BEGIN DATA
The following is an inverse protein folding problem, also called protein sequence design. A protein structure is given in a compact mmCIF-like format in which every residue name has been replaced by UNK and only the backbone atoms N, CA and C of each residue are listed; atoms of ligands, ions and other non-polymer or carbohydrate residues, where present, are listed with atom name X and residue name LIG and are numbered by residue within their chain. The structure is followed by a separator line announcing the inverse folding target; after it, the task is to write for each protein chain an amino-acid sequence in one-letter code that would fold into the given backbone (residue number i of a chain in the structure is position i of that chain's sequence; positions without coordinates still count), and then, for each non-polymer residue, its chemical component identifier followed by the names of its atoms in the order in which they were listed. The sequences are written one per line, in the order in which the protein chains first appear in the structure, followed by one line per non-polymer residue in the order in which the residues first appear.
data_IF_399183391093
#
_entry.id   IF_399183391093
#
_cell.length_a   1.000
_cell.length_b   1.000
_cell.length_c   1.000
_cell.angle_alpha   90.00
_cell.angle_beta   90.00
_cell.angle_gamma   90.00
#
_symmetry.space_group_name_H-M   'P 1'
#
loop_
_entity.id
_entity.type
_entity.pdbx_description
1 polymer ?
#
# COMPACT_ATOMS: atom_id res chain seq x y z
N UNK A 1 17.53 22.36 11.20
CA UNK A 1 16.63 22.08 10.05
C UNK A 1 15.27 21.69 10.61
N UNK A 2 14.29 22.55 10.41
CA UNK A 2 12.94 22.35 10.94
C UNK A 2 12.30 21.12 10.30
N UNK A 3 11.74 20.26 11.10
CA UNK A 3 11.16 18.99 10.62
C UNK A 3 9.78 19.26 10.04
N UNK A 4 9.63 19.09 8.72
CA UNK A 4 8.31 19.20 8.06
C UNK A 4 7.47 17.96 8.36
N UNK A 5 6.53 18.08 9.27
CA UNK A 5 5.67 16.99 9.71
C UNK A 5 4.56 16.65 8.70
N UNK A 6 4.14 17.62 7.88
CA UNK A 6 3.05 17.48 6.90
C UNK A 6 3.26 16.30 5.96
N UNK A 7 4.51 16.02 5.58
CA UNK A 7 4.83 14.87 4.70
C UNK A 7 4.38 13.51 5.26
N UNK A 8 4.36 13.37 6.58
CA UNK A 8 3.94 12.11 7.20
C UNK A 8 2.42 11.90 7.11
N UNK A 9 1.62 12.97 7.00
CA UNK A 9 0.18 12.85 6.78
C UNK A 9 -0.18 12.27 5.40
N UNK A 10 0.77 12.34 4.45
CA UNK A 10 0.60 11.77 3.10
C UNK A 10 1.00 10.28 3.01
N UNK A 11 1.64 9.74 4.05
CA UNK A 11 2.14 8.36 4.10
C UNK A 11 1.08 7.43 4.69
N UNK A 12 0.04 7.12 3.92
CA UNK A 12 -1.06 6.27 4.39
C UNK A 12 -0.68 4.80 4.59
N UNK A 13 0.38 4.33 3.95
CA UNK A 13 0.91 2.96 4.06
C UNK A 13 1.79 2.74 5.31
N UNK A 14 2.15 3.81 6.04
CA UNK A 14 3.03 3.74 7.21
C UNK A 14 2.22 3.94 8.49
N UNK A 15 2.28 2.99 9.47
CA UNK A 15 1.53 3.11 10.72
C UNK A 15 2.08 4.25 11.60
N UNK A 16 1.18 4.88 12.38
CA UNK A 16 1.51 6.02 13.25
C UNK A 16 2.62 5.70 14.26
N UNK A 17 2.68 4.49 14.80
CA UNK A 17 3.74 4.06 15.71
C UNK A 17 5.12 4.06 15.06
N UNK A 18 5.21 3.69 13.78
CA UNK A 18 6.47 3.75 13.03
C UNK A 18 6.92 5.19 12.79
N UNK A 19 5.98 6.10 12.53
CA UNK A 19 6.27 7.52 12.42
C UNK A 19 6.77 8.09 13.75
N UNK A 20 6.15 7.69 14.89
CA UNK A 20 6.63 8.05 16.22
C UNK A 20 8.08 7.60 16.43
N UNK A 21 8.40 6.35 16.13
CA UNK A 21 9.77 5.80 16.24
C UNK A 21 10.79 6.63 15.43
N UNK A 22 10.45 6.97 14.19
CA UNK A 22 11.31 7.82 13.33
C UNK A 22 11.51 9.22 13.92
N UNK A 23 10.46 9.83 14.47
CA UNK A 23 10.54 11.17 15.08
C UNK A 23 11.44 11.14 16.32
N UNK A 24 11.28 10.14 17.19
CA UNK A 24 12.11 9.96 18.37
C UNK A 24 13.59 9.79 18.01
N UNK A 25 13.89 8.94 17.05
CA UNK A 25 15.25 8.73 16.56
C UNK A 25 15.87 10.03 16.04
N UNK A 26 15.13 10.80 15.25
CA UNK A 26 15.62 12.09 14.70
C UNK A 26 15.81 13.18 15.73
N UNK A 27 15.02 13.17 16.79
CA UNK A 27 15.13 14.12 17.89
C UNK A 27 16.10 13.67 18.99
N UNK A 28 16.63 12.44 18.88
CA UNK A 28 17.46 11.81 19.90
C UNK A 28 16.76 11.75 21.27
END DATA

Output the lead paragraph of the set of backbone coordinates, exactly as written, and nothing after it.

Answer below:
The following is an inverse protein folding problem, also called protein sequence design. A protein structure is given in a compact mmCIF-like format in which every residue name has been replaced by UNK and only the backbone atoms N, CA and C of each residue are listed; atoms of ligands, ions and other non-polymer or carbohydrate residues, where present, are listed with atom name X and residue name LIG and are numbered by residue within their chain. The structure is followed by a separator line announcing the inverse folding target; after it, the task is to write for each protein chain an amino-acid sequence in one-letter code that would fold into the given backbone (residue number i of a chain in the structure is position i of that chain's sequence; positions without coordinates still count), and then, for each non-polymer residue, its chemical component identifier followed by the names of its atoms in the order in which they were listed. The sequences are written one per line, in the order in which the protein chains first appear in the structure, followed by one line per non-polymer residue in the order in which the residues first appear.